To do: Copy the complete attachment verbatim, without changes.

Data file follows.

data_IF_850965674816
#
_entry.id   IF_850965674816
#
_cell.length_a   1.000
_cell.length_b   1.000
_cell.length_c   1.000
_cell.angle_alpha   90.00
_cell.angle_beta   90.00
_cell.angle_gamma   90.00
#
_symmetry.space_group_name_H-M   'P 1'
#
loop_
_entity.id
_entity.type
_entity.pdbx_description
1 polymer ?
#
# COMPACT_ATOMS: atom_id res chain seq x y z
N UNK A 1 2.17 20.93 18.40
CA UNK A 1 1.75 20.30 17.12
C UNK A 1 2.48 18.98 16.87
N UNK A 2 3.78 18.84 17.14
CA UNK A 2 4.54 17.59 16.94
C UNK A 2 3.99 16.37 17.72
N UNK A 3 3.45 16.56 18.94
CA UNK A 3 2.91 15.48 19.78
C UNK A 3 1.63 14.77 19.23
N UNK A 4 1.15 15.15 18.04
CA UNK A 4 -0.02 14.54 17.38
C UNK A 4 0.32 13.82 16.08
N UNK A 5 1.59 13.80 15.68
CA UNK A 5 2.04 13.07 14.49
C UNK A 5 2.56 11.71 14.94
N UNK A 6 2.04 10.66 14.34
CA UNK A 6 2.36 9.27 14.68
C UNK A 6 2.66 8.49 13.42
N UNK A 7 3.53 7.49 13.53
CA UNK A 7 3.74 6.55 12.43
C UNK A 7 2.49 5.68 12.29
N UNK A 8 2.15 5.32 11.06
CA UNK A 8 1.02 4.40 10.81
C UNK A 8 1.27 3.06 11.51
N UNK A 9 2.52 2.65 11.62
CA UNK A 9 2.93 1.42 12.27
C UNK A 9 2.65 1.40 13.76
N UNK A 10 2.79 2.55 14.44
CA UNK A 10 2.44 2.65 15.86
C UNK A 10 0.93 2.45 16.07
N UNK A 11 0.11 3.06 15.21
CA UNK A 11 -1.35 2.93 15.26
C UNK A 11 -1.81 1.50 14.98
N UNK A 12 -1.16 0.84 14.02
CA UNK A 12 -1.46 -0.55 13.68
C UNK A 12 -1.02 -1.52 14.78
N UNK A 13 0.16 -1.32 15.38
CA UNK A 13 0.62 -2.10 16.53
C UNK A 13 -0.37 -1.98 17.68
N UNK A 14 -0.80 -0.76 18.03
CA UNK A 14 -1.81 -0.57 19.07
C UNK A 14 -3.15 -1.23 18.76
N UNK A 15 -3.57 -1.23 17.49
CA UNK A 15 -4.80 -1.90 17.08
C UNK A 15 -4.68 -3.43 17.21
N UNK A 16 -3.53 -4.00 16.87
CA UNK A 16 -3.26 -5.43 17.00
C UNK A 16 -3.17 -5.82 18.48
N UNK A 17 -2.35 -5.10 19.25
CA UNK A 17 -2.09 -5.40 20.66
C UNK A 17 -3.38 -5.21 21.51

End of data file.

data_IF_850965674816
#
_entry.id   IF_850965674816
#
_cell.length_a   1.000
_cell.length_b   1.000
_cell.length_c   1.000
_cell.angle_alpha   90.00
_cell.angle_beta   90.00
_cell.angle_gamma   90.00
#
_symmetry.space_group_name_H-M   'P 1'
#
loop_
_entity.id
_entity.type
_entity.pdbx_description
1 polymer ?
#
# COMPACT_ATOMS: atom_id res chain seq x y z
N UNK A 1 2.17 20.93 18.40
CA UNK A 1 1.75 20.30 17.12
C UNK A 1 2.48 18.98 16.87
N UNK A 2 3.78 18.84 17.14
CA UNK A 2 4.54 17.59 16.94
C UNK A 2 3.99 16.37 17.72
N UNK A 3 3.45 16.56 18.94
CA UNK A 3 2.91 15.48 19.78
C UNK A 3 1.63 14.77 19.23
N UNK A 4 1.15 15.15 18.04
CA UNK A 4 -0.02 14.54 17.38
C UNK A 4 0.32 13.82 16.08
N UNK A 5 1.59 13.80 15.68
CA UNK A 5 2.04 13.07 14.49
C UNK A 5 2.56 11.71 14.94
N UNK A 6 2.04 10.66 14.34
CA UNK A 6 2.36 9.27 14.68
C UNK A 6 2.66 8.49 13.42
N UNK A 7 3.53 7.49 13.53
CA UNK A 7 3.74 6.55 12.43
C UNK A 7 2.49 5.68 12.29
N UNK A 8 2.15 5.32 11.06
CA UNK A 8 1.02 4.40 10.81
C UNK A 8 1.27 3.06 11.51
N UNK A 9 2.52 2.65 11.62
CA UNK A 9 2.93 1.42 12.27
C UNK A 9 2.65 1.40 13.76
N UNK A 10 2.79 2.55 14.44
CA UNK A 10 2.44 2.65 15.86
C UNK A 10 0.93 2.45 16.07
N UNK A 11 0.11 3.06 15.21
CA UNK A 11 -1.35 2.93 15.26
C UNK A 11 -1.81 1.50 14.98
N UNK A 12 -1.16 0.84 14.02
CA UNK A 12 -1.46 -0.55 13.68
C UNK A 12 -1.02 -1.52 14.78
N UNK A 13 0.16 -1.32 15.38
CA UNK A 13 0.62 -2.10 16.53
C UNK A 13 -0.37 -1.98 17.68
N UNK A 14 -0.80 -0.76 18.03
CA UNK A 14 -1.81 -0.57 19.07
C UNK A 14 -3.15 -1.23 18.76
N UNK A 15 -3.57 -1.23 17.49
CA UNK A 15 -4.80 -1.90 17.08
C UNK A 15 -4.68 -3.43 17.21
N UNK A 16 -3.53 -4.00 16.87
CA UNK A 16 -3.26 -5.43 17.00
C UNK A 16 -3.17 -5.82 18.48
N UNK A 17 -2.35 -5.10 19.25
CA UNK A 17 -2.09 -5.40 20.66
C UNK A 17 -3.38 -5.21 21.51